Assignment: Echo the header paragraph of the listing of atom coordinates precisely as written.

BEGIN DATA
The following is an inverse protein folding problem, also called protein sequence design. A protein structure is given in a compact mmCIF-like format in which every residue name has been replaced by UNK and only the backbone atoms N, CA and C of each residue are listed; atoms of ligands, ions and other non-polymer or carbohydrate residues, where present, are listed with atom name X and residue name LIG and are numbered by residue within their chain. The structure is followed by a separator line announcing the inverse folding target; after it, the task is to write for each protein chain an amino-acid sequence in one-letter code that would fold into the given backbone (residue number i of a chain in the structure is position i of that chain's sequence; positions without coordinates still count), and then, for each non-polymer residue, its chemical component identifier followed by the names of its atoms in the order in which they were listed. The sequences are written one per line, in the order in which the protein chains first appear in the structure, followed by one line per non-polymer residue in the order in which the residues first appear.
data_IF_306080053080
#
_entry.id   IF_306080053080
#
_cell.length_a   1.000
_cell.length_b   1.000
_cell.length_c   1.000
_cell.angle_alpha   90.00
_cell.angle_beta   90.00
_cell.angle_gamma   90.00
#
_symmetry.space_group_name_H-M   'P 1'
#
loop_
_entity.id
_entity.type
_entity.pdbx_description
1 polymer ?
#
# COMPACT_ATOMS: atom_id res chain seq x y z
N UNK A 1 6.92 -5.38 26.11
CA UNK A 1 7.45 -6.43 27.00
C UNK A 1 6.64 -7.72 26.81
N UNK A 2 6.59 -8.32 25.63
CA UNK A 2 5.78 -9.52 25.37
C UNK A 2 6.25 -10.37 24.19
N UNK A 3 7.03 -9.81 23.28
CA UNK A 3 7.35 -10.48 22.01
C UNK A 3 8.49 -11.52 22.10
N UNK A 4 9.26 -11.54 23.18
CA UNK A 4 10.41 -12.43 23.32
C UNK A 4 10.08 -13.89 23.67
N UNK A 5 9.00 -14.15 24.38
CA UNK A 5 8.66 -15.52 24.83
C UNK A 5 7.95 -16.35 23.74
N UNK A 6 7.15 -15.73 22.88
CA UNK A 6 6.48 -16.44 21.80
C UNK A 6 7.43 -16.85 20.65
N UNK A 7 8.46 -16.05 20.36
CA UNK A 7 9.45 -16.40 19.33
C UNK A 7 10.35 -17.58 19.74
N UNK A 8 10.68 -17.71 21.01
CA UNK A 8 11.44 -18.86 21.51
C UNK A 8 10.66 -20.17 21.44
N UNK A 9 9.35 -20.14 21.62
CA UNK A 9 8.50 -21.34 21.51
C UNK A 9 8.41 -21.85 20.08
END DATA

The following is an inverse protein folding problem, also called protein sequence design. A protein structure is given in a compact mmCIF-like format in which every residue name has been replaced by UNK and only the backbone atoms N, CA and C of each residue are listed; atoms of ligands, ions and other non-polymer or carbohydrate residues, where present, are listed with atom name X and residue name LIG and are numbered by residue within their chain. The structure is followed by a separator line announcing the inverse folding target; after it, the task is to write for each protein chain an amino-acid sequence in one-letter code that would fold into the given backbone (residue number i of a chain in the structure is position i of that chain's sequence; positions without coordinates still count), and then, for each non-polymer residue, its chemical component identifier followed by the names of its atoms in the order in which they were listed. The sequences are written one per line, in the order in which the protein chains first appear in the structure, followed by one line per non-polymer residue in the order in which the residues first appear.